The lack of applicants seems to be a problem that goes beyond gender. The board of Copenhagen University is concerned that every third research position receives only one application – thus granting no certainty that the most qualified researcher is actually the one who gets the job.

This might actually pose a larger problem than the lack of female applicants. “The universities should concentrate on attracting highly skilled employees. Not by making special proposals for women, but by creating a more attractive work environment, so more qualified applicants – both men and women – apply for the university’s research positions,” says Merete Riisager, spokeswoman on gender equality for the Liberal Alliance party, to Berlingske.

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Do you think the University of Copenhagen is engaging in positive discrimination?  Is this an appropriate response to uneven employment figures?  Where should the university’s priorities lie regarding top reseach jobs?  Let us know your thoughts in the Comments section below.

Photo credit: HBarrison [Flickr]

Based on the following articles from Universitetsavisen:





Gender issues in Europe’s latest unemployment rates

Credit: JIP

The headquarters of the European Central Bank in Frankfurt, Germany

Sean Gibson visualises the latest unemployment rates coming out of Europe, illustrating the gender bias for each nation’s figures and what this could mean going forward for a still-fragile European economy.

With tentative talk of economic recovery in certain corners of Europe, now is a natural break-point to consider the unemployment rates throughout the continent – specifically, how the figures line up along gender lines.  In an uncertain environment these national biases could become more pronounced if we hit any hiccups.

The worst of the financial crisis may well be behind us, as we are told, but there are several threats to a stable recovery that could cause serious pain for many millions of EU residents.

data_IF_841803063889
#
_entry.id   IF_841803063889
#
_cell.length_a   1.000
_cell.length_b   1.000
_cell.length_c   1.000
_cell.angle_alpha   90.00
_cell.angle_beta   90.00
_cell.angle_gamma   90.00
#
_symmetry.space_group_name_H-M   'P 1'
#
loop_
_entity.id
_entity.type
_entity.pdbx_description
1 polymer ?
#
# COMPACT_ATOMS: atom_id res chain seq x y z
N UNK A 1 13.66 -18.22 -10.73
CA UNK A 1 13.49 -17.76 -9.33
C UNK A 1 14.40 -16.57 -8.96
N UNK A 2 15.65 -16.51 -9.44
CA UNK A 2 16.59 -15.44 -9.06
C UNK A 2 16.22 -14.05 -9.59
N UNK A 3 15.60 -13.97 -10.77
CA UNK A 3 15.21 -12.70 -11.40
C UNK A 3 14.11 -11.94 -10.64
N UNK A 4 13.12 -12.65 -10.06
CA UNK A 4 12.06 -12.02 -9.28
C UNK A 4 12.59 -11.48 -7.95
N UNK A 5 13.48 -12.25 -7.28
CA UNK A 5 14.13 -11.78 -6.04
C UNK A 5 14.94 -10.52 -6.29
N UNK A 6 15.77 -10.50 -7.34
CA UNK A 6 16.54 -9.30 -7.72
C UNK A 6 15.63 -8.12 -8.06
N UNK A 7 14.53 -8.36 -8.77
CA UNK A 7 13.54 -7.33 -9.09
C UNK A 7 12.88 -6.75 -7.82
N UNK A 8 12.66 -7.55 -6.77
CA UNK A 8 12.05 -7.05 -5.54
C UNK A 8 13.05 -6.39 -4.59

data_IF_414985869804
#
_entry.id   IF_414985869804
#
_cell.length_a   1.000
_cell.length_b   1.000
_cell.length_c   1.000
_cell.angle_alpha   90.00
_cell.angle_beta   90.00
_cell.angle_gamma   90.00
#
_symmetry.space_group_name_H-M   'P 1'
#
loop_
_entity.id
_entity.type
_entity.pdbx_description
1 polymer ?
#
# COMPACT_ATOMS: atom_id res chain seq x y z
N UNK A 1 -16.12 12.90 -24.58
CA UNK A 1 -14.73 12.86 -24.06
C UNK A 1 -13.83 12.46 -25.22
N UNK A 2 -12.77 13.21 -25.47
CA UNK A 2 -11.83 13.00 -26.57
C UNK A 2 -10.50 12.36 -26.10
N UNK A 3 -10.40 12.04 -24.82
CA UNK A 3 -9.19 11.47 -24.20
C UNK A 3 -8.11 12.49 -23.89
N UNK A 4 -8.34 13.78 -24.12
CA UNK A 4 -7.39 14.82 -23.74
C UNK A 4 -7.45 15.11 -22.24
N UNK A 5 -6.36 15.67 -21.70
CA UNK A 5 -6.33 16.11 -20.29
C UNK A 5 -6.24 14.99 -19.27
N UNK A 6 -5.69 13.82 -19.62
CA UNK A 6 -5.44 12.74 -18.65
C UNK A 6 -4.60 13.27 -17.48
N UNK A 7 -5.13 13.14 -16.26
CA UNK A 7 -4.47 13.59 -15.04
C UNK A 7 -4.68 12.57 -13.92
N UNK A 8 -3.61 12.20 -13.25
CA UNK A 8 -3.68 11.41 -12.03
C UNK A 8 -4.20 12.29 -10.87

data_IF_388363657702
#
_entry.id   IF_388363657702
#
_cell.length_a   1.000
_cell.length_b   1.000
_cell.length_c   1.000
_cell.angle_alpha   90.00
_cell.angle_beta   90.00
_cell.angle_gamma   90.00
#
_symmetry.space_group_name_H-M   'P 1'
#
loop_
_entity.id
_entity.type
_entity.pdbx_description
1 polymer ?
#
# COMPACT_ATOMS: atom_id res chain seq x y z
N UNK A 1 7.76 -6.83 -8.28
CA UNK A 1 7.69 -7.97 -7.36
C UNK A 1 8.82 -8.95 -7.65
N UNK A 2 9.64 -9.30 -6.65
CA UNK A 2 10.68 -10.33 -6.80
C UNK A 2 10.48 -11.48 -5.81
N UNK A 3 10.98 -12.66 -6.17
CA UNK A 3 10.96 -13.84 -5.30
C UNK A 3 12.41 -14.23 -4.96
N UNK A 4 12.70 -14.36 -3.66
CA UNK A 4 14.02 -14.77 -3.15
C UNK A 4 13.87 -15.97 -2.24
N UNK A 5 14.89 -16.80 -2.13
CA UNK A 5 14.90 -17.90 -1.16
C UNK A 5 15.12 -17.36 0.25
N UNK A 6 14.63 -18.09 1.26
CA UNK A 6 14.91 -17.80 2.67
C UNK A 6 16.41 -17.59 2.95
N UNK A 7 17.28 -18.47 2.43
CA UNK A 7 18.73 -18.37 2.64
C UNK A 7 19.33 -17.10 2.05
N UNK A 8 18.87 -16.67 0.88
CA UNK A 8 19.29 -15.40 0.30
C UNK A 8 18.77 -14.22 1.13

Quantitative easing – the means by which the US Federal Reserve has been promoting investment and growth through asset purchases – is being scaled back.  Simultaneously, China is curtailing its spending as it looks to reform its financial systems, and make them more dependent on world markets than the Chinese state.  That means the world’s two biggest spenders are ducking out at the same time. Who’s going to keep Europe’s recovery cycle going if nobody’s buying anything it’s got?

All the while, the European Central Bank has been struggling to get consensus throughout Europe on the legality of its own breed of quantitative easing.  The option of debt mutualisation – where member countries would pool the debts they have built up through the crisis years – has been punted well off the table.

Heat map – gender bias

With this significant gloom hanging over the ongoing ‘recovery’, here are the differences in employment rates and gender biases in terms of percentage points – see the table below for full statistics.

The more solid colour blocks show the more pronounced differences between men and women, with red shades showing lesser unemployment for women and blue shades showing lesser unemployment for men.


In line with the map up top, the table below shows the three countries that most favour men in blue, while the three countries where women have the biggest advantage are to be found in red (data from Eurostat – no Switzerland, sorry).

Unemployment rates Male (%) Female (%)
Belgium 8.8 8.2
Bulgaria 13.4 12.7
Czech Republic 5.7 8.2
Denmark 6.8 7.3
Germany 5.2 4.8
Estonia 9.8* 8.9*
Ireland 13.3 10.3
Greece 24.9* 32.2*
Spain 25 26.8
France 10.9 10.8
Croatia 20.5 16.6
Italy 12.2 13.8
Cyprus 17.4 16.1
Latvia 11.9** 11.1**
Lithuania 12.5 10.2
Luxembourg 5.4 7
Hungary 8.5** 9.2**
Malta 7.1 6.7
Netherlands 7.4 6.8
Austria 4.8 5.1
Poland 9.2 10.7
Portugal 15 15.7
Romania 7.8 6.5
Slovenia 8.8 11.8
Slovakia 13.8 13.4
Finland 8.8 7.7
Sweden 8.4 7.9
United Kingdom 7.6* 6.8*
Iceland 5.4 5.2
Norway 3.8** 3.5**
Figures for Jan 2014    
* denotes Nov 2013 figures    
** denotes Dec 2013 figures

Nineteen out of those 30 countries have unemployment rates more favourable to women – can we take a moment to congratulate ourselves on advancing gender equality?

Alas, no.  If this were some kind of sport scored by percentage points, even with their near two-thirds nation advantage (19/30) the females would still lose out to the males in a 21.5-19.6 defeat.  The figures demonstrate that where women have the advantage it is smaller, whereas the countries in which the men enjoy a smaller unemployment rate, they do so by a significant margin.  Just look  at that whopping 7.3 percentage-points difference in Greece one more time.

Even if women were faring better in terms of unemployment rates throughout Europe, these figures say nothing for the state of the inequality in wages that still prevails.  Nor do we have any knowledge from this data of the working conditions or terms of employment (sick pay, maternity leave, etc.).